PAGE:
In this particular case, there may be no reason to look up this location, but it is good evidence of how we can take a 100-year-old postcard and place it in exactly the right location – facing southwest on High Street in Exeter – a city 6700 km away from where I currently sit (the aerial photo above is rotated from North to show more easily it’s relation to the postcard).  It is much, much less expensive to use your computer than to fly to Exeter to check it out!  But be careful, though – do not make conclusions unless it is absolutely correct.

Returning to Dick's story:  we know he was in the 47th battalion and we know he went overseas.  We also know that he was a friend of my Great-Grandparents.  Beyond that, the postcards don’t enlighten us as to who this man was, only where he travelled on his way to war (and that he had a good time with the girls and got Bill and his wife up at all hours of the morning for a short visit – the fun details).

So where does one go from here?  Well, battalions that used to exist in Canada, are perpetuated by an existing military group – meaning that a current military group (usually one that grew from the first) keeps all the records and the history of the previous group.  A quick www.google.ca search (“Who perpetuates the 47th Battalion C.E.F.?”) lands us on Wikipedia (www.wikipedia.org) at the “47th Battalion (British Columbia), CEF” entry.  And here we learn that the battalion is perpetuated by the Royal Westminster Regiment.  I found their website (http://www.royal-westies-assn.ca), got an address and e-mailed them.  There is no harm in reaching out to people through an e-mail or a phone call.  The worst that can happen is that they do not respond. 

The gentleman I e-mailed told me that they had recently published a book called “For King and Country: 150 Years of the Royal Westminster Regiment” within which there was a listing of all the men who had gone overseas with the 147th Battalion on the Missanabie in 1915.  I looked for the book at www.amazon.ca where a copy was available for $99.95.  Although I really wanted to know the information, looking through a list of names was not worth $100 to me.  So I started looking at libraries to see where the book might be located.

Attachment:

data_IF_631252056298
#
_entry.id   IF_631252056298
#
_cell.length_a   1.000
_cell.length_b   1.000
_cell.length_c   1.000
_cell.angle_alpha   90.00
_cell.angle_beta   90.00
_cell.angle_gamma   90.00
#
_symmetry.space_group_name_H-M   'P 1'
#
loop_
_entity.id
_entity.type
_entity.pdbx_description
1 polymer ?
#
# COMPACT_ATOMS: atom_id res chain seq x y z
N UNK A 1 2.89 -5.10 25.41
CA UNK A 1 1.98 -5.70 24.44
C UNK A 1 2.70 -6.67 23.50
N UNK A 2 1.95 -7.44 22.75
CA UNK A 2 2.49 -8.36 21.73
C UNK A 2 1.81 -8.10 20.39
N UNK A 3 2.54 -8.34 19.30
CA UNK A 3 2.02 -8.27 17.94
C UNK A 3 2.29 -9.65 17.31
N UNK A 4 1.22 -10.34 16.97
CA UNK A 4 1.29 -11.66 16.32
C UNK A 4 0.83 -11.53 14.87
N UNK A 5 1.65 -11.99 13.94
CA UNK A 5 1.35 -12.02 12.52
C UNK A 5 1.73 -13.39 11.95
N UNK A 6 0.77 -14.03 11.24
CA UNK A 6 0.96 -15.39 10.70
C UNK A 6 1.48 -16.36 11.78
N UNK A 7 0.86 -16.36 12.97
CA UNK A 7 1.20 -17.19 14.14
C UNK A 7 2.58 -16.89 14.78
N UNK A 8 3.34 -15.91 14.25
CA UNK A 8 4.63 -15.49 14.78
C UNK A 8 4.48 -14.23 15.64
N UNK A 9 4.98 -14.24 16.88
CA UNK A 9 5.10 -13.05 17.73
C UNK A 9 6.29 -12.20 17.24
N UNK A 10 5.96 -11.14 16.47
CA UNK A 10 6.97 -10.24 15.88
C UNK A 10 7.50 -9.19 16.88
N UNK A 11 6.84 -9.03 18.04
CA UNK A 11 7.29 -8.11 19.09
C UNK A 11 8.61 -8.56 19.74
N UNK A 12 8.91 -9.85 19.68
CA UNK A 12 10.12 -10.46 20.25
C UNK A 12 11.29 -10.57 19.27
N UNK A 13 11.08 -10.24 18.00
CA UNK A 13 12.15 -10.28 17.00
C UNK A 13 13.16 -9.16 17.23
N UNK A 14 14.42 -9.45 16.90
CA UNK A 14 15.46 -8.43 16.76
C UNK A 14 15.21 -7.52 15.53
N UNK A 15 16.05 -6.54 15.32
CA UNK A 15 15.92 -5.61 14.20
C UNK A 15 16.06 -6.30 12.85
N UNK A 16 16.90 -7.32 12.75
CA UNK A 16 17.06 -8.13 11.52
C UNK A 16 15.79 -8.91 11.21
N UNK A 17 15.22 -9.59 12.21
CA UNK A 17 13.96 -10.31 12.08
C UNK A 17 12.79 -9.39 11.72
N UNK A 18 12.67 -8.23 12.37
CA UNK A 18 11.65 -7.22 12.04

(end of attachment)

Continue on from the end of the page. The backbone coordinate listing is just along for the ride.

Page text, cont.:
I checked the TRAC system in Alberta (www.tracpac.ca) and didn’t find it.  I then tried the University of Alberta Libraries (http://www.library.ualberta.ca) and couldn’t find it there.  My next shot was the Vancouver Public Library (www.vpl.ca) and there I had success.  The book, however is in special collections, so cannot be ordered through interlibrary loan.  Here’s where I got really creative.  My sister and my brother-in-law live in Vancouver and my brother-in-law (actor, Bruce Harwood) loves to go to the library, so I asked if he would mind looking through the list and writing down all of the men named either “Dick” or “Richard.”  There were no “Dick”s, but there were 10 Richards.  Imagine!  Out of over 1000 men, there were only 10 Richards.  I was surprised.

With a list of Richards, I went to the Library and Archives Soldiers of the First World War search page (http://www.bac-lac.gc.ca/eng/discover/military-heritage/first-world-war/first-world-war-1914-1918-cef/Pages/search.aspx ).  I believe the first Richard on the list was Richard Anderson, so I typed in that name and the search engine came up with 14 Richard Andersons who were soldiers for Canada during WWI.  Looking through the attestation papers of all the Richard Andersons, none of them matched the profile of someone who had signed up in Vernon in the fall of 1915.  The next Richard only had 1 listed and he was not a candidate, either.  The third name was Richard Grant.  Nine Richard Grants were in the army in WWI.